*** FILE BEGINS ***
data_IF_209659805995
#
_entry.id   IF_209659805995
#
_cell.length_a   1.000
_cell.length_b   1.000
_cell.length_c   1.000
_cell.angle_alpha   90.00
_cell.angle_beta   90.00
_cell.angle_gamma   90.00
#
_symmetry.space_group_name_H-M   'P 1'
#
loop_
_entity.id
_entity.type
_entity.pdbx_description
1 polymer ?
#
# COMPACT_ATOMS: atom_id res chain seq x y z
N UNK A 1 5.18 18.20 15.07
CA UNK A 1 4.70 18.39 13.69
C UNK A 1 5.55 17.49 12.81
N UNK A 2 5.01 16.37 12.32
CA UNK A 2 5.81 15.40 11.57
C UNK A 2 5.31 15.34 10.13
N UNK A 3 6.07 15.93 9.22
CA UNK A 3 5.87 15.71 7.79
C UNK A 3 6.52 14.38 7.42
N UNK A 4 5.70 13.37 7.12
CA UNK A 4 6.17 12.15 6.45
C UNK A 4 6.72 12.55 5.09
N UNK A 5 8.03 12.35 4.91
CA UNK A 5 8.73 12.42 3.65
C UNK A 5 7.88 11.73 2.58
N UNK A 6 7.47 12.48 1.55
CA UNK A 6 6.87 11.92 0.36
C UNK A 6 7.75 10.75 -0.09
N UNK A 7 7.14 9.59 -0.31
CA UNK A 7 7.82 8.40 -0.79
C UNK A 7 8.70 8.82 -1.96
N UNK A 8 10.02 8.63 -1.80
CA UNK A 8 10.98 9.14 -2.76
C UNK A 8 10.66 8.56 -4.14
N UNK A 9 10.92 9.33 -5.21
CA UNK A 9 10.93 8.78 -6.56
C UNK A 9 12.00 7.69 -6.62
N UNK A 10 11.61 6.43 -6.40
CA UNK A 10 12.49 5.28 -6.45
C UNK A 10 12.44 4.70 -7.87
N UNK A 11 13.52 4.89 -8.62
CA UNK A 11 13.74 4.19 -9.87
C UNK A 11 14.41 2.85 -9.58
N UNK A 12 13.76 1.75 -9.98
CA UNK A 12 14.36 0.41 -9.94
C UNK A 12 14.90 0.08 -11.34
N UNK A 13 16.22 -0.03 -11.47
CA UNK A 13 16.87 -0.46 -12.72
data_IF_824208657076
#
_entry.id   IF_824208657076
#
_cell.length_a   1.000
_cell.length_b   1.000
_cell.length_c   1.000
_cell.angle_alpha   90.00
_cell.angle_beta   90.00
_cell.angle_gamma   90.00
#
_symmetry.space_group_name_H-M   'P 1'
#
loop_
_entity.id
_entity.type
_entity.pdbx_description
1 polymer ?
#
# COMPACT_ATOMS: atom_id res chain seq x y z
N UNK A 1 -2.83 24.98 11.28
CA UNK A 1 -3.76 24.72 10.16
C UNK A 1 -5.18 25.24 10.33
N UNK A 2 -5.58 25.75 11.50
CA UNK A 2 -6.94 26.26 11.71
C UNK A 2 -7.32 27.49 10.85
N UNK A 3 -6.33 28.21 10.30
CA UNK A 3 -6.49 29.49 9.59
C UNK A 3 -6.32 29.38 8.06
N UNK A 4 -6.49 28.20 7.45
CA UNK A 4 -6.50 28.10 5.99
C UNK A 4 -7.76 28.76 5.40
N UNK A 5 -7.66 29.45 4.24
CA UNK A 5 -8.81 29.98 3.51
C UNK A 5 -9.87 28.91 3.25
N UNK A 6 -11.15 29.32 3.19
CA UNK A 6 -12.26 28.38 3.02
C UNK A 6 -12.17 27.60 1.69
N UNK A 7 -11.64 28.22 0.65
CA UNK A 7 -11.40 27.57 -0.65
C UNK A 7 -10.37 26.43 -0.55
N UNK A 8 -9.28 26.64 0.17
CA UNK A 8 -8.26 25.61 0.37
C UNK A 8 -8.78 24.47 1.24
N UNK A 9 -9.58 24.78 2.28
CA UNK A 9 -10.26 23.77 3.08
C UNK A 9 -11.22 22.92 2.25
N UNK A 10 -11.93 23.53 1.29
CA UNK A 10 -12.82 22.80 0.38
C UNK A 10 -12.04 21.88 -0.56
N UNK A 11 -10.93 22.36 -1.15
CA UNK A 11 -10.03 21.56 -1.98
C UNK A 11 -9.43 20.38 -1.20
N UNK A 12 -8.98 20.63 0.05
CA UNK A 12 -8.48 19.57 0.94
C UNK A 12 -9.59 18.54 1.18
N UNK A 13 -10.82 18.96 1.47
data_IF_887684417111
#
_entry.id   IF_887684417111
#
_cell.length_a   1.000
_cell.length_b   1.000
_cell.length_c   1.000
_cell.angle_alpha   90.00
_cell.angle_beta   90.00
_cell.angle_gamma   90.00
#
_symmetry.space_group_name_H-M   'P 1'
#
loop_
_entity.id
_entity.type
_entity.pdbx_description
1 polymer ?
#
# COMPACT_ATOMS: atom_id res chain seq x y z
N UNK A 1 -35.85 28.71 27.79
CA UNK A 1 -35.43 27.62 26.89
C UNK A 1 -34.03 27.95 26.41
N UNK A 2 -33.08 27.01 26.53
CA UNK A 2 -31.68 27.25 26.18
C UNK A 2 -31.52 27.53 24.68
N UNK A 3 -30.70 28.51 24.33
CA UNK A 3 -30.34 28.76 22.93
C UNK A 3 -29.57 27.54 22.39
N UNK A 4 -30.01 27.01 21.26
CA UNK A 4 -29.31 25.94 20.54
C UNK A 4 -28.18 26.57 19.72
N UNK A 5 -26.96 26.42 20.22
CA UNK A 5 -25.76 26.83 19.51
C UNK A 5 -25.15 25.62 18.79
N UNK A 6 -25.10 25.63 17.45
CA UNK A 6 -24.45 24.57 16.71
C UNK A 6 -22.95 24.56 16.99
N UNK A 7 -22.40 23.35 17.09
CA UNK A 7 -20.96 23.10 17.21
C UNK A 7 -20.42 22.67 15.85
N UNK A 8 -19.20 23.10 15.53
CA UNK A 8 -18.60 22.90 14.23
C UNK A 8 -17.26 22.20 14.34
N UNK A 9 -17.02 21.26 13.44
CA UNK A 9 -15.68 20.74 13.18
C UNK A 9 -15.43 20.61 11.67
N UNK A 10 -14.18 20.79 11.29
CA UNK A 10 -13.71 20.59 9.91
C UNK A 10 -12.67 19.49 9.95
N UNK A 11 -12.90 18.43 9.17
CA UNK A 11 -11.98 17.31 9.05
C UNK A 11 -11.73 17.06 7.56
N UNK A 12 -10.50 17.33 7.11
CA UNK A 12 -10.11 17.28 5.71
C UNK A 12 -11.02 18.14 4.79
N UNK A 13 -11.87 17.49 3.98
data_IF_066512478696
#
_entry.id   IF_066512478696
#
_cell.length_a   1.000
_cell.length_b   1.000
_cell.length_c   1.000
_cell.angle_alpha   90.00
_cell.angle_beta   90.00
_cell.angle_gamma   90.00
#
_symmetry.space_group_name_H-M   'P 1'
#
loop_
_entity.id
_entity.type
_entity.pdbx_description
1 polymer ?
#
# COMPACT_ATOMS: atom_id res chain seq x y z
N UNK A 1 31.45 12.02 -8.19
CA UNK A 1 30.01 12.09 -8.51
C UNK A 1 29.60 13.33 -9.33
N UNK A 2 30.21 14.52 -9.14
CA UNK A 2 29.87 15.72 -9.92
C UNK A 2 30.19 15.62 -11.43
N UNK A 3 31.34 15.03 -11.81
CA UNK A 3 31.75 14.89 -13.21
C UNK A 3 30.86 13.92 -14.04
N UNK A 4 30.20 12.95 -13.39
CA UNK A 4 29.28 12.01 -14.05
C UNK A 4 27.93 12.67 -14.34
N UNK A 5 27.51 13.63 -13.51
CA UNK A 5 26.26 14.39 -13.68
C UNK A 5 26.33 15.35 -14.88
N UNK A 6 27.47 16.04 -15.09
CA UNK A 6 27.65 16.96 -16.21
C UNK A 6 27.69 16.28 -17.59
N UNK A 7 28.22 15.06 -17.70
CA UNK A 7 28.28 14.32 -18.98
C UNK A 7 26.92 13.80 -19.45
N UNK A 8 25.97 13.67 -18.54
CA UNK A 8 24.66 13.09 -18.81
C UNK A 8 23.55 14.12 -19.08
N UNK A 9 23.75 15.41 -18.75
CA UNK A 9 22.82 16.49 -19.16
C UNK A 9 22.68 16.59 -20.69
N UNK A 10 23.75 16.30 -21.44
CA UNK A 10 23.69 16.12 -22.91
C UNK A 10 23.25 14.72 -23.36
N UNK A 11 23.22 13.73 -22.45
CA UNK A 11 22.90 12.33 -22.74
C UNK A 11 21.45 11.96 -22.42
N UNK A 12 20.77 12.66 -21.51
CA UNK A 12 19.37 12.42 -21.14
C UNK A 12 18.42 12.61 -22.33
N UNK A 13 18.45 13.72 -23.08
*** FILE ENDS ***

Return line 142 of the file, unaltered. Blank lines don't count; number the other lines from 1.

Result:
N UNK A 3 -30.70 28.51 24.33